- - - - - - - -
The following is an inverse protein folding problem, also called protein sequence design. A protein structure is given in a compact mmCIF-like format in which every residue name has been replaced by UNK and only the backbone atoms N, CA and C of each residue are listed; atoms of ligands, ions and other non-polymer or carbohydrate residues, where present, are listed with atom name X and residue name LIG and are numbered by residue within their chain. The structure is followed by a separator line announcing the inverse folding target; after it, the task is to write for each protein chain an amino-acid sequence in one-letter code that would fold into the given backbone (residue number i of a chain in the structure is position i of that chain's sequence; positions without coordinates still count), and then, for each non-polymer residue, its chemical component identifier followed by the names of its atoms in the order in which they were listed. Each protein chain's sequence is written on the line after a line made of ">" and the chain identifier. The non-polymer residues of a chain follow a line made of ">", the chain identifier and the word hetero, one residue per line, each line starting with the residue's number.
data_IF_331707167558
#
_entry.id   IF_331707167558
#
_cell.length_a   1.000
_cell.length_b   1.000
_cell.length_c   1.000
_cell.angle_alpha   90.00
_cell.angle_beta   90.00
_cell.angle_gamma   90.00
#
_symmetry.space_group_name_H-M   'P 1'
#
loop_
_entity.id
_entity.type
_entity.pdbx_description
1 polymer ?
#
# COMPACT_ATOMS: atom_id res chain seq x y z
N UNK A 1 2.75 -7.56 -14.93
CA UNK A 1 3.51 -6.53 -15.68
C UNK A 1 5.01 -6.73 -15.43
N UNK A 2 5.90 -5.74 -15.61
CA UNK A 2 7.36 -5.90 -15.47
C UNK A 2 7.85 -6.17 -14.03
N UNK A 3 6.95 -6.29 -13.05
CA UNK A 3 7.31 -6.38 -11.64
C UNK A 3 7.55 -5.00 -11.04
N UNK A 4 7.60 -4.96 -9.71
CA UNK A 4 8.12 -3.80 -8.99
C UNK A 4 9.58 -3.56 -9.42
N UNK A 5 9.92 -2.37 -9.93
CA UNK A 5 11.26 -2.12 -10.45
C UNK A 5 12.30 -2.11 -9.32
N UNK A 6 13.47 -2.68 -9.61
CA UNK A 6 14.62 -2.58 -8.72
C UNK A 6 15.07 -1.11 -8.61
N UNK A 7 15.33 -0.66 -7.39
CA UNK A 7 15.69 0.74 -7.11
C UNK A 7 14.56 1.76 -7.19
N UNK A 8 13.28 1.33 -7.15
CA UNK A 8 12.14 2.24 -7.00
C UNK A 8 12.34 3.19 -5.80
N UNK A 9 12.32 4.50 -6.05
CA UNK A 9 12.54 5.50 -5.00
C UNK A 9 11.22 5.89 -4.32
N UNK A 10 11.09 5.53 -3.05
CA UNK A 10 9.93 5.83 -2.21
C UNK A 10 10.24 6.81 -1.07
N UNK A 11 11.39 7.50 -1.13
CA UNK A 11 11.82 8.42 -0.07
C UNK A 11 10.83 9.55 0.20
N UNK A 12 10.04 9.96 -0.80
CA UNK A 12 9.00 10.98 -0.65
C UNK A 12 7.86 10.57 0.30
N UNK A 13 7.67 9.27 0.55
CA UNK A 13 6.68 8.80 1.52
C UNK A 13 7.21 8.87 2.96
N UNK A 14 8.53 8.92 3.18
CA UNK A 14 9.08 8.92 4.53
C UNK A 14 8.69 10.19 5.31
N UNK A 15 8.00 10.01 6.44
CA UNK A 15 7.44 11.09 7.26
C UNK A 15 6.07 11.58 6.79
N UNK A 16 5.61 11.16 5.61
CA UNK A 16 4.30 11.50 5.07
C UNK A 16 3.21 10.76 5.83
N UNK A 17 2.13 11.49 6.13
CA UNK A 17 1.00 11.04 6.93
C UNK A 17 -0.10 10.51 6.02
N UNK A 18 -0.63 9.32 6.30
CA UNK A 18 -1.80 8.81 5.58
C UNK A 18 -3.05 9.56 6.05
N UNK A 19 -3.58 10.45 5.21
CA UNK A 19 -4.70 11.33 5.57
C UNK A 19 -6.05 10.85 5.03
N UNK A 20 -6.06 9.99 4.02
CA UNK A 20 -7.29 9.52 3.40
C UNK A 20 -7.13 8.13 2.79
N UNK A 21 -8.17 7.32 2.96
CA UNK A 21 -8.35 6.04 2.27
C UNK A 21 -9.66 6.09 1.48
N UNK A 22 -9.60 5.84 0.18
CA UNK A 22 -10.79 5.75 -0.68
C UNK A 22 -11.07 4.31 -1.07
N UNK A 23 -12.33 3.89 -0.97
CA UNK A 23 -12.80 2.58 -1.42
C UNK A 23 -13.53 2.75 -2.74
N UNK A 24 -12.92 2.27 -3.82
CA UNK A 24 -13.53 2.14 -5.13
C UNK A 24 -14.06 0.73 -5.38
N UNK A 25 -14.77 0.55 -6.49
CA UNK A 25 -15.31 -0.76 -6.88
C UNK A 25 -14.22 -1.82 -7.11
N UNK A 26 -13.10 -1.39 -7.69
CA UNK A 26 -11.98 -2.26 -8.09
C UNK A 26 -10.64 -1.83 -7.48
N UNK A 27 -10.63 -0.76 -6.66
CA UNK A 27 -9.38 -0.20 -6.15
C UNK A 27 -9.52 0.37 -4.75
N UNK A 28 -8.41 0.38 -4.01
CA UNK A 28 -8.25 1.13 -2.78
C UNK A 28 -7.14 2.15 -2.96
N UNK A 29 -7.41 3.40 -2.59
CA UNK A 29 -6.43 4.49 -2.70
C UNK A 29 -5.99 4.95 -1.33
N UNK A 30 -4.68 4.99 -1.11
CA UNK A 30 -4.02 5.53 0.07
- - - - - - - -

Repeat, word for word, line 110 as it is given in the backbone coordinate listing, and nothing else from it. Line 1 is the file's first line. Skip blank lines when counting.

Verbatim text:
CA UNK A 30 -4.02 5.53 0.07